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DOORS – Chapter Ten

January 17, 2018

portoniWhy did I get into talking about true self and false self? Because at a certain point everything changed and I began to question why. I was feeling more alive, more connected and with a stronger faith than ever and yet I was losing my religion.

Religious expressions, images and routines, such as certain rituals and prayers, became hollow and meaningless. Somehow, they no longer matched the reality that I was experiencing within.

I didn’t just want to go through the motions; it felt hypocritical and it came to the point in which I even preferred to be with honest non believers or agnostics, than with heavily committed religious people.

They reminded me too much of the way I used to be, the games I also played, the images I covered myself in, and the judgments I so quickly pronounced on others. It might have been only a part of my past, but I wanted nothing to do with it anymore.

I had changed, and my perspectives too. Most significantly, I could now access at will what I had always claimed to believe in, but rarely touched. Most shockingly, it wasn’t subject to any of the religious conditioning that I previously thought necessary.

God was more available and closer to everyday and everyone’s life than I had ever thought. While religion taught me to divide the world into holy and profane, saved and unsaved or who’s in and out, I was actually discovering that He was in it all and that everything was sacred.

He was life itself and I was learning to see Him everywhere, in all life and all things. As the apostle wrote, “Unto the pure all things are pure: but unto the defiled… nothing is pure… their mind and conscience are defiled” (Titus 1:15)

So it all came down to which mind or conscience I was looking from, which reminded me of how things appeared long ago, the moment I first woke up from my near death experience. For a little while everything looked bright and beautiful, as if made of pure light.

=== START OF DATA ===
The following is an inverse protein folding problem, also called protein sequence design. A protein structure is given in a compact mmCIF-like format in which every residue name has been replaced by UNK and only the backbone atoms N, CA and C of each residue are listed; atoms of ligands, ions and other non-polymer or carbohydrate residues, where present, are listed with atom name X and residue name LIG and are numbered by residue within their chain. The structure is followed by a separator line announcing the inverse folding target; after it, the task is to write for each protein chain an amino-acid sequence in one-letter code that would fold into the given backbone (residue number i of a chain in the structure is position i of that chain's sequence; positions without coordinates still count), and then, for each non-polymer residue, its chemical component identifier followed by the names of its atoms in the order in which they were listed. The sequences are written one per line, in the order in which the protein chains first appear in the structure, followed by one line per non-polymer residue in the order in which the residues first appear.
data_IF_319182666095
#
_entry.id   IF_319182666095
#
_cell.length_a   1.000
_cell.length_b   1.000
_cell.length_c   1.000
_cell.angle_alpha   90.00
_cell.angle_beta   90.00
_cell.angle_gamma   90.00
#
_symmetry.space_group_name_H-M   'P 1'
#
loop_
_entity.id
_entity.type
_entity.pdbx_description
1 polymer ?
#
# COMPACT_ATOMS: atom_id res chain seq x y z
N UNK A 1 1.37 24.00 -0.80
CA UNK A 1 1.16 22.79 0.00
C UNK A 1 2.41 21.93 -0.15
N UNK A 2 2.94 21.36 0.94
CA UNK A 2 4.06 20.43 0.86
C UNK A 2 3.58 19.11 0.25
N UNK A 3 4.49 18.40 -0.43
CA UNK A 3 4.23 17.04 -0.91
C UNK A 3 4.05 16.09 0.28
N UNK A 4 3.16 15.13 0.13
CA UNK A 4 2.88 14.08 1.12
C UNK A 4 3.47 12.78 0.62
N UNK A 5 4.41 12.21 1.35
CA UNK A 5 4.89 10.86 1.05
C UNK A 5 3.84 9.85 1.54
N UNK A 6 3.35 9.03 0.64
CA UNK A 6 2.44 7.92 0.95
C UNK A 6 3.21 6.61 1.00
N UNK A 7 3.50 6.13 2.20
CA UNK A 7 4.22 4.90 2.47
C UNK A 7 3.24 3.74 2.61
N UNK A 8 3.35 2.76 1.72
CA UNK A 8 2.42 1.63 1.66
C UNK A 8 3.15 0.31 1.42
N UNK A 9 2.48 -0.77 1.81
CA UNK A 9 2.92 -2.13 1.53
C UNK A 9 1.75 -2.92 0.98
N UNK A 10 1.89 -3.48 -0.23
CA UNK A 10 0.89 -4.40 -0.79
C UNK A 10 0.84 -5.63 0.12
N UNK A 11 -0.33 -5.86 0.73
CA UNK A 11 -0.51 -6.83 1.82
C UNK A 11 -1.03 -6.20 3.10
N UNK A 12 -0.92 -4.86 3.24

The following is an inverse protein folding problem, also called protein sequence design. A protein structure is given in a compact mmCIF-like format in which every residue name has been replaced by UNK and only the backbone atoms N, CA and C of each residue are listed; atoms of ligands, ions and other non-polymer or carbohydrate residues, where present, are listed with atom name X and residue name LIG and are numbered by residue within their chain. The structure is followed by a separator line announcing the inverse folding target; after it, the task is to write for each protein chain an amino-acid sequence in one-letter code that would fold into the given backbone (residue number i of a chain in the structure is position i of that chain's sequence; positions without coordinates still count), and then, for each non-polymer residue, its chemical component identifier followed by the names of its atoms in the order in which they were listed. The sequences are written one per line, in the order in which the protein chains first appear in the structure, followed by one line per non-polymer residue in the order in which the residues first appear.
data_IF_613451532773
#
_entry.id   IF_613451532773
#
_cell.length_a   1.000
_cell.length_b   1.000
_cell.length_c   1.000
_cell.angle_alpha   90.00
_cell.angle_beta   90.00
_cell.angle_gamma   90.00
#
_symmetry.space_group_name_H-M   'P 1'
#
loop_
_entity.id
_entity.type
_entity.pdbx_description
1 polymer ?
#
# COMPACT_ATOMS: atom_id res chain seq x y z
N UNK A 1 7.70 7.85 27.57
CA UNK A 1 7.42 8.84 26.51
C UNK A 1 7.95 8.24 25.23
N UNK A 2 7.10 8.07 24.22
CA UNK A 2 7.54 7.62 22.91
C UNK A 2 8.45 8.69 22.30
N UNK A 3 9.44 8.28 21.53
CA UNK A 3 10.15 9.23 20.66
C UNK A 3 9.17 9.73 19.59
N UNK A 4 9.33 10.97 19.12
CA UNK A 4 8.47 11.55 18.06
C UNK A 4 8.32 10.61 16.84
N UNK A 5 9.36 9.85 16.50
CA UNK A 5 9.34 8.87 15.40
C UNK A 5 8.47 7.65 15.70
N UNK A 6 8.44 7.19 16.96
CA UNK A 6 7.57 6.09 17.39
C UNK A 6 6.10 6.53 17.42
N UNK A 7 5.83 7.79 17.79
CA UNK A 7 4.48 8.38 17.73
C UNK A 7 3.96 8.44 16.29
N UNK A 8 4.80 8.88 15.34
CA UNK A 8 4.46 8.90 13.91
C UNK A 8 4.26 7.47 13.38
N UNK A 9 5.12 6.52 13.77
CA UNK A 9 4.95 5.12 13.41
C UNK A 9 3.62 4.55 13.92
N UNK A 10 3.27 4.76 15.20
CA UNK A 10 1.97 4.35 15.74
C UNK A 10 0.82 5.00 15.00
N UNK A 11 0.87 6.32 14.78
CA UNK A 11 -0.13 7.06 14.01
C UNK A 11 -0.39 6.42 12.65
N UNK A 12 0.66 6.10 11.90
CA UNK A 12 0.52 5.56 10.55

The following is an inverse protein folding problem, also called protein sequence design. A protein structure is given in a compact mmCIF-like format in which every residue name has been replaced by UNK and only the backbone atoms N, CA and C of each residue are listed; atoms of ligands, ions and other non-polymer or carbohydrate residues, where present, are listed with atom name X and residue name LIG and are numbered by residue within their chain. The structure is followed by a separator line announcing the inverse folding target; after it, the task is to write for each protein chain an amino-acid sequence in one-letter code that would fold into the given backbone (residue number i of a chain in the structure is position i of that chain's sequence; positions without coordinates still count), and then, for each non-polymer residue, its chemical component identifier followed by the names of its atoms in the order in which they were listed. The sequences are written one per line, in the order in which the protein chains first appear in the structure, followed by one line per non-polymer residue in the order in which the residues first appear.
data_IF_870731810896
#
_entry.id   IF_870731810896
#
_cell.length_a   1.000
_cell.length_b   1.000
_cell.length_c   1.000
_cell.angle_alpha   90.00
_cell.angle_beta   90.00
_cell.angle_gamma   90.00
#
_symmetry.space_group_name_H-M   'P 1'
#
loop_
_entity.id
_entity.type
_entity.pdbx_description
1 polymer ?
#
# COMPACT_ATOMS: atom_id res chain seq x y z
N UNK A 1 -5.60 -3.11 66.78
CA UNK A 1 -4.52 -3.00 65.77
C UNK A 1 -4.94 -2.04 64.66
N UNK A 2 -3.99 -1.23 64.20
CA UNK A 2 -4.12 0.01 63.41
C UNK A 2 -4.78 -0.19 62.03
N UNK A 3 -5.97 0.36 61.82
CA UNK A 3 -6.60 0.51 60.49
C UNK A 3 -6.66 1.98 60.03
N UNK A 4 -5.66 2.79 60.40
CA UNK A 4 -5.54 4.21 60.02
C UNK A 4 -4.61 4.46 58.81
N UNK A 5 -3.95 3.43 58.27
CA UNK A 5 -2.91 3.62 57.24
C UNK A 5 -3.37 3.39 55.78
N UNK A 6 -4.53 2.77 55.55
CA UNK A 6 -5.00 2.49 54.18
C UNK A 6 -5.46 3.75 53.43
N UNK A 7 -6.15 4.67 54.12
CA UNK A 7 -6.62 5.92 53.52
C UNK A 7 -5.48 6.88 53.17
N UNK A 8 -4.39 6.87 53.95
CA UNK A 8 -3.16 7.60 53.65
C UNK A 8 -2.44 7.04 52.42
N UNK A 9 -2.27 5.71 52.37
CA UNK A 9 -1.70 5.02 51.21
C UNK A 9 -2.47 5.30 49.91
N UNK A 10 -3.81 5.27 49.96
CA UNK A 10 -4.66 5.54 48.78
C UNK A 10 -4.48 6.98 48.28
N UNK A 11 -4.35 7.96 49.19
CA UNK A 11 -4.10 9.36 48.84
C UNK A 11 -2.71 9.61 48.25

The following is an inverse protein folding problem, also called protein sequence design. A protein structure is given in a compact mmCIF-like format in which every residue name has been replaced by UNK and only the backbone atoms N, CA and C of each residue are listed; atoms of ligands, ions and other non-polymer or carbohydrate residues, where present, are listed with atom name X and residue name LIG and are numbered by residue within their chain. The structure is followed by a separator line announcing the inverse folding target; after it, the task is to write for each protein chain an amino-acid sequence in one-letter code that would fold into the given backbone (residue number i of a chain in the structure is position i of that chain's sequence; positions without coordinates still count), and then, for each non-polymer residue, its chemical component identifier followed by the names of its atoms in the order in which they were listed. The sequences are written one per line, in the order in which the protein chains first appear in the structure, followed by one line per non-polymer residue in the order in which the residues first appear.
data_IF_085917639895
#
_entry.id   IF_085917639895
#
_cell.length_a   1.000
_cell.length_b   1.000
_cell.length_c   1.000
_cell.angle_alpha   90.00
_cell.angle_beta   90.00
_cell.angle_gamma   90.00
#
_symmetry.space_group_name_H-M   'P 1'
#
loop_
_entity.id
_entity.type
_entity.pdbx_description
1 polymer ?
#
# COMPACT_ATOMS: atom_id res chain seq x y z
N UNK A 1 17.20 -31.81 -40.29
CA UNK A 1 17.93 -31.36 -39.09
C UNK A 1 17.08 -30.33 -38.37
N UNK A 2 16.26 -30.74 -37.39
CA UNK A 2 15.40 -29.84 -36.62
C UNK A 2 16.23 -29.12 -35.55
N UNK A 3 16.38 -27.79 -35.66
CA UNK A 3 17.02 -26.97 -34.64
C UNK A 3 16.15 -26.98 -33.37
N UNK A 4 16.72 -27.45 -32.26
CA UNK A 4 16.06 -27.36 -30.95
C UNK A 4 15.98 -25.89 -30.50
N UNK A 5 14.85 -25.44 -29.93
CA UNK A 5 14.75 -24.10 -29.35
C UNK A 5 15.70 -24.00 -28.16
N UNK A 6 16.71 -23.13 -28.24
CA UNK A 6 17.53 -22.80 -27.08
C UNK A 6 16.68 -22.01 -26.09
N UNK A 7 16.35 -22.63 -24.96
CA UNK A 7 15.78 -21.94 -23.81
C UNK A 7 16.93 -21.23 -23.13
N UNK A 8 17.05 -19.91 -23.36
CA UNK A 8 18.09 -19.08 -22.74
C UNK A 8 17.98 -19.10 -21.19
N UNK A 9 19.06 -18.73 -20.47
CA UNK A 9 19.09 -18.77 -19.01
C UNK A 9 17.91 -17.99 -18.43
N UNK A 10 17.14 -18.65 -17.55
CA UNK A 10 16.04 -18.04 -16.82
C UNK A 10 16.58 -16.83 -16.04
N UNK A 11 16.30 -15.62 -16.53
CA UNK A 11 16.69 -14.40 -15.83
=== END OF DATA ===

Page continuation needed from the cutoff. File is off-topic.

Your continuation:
Even the scruffy little puppy that awoke me by licking my face, appeared as the whitest and purest thing I had ever seen. Even the dirt on the floor glowed with light. The dingy place that I was in, looked like heaven.

As much as I tried to hold on to that perspective, it quickly faded and I returned to my usual view of things. I then spent a good chunk of my life trying to figure out why that difference of perspectives and why the luminous one felt truer.

I finally came to the realization that there was nothing to understand. The luminous one was simply reality as seen from the true self, something akin to what the disciples experienced on the mount of transfiguration or Paul on the way to Damascus.

All the pride of knowledge is put to confusion by the fact that at the point where we feel reality most intimately we understand it least” – Alan Watts

Our mind is the veil that prevents us from seeing things as they truly are. It is a false self created by our memories, and because it is a trail of moments that are no more,  it never really is, but always was or hopes to become.

That is our problem and the reason why we are our own worst enemies, the creators of our own demons and torments. Thankfully this is only for a time, because the veil is bound to fall sooner or later.

In fact, it was symbolically torn in the temple at the hour of Christ death, which signified that in Christ it is removed. Sure, Christianity has also been transformed into a veil; nonetheless the sign posts are still there.

In any case, it is the veil of the false self that prevents us from truly knowing heart to heart, center to center and actively participate in the mystery of reality. While covered with it, we cannot know true intimacy or oneness, neither with God nor with others.

This is why Jesus said “I am the way, the door, the gate, the truth, the life” and “no man comes to the father except by me”, and He wasn’t speaking of the religion now called by his name. What He meant was the Life that He incarnated.

That’s the door through which we got here and from which we’ll get back, and the tearing of the veil symbolized our ability to cross over, even while still in this life. It meant accessing and discovering true being, and having life to the full, as He called it.

It meant the merging of both worlds and becoming fully human, as in the prayer He taught “thy kingdom come… on earth as it is in heaven”, meaning in this body and this world, as it is in reality beyond the veil.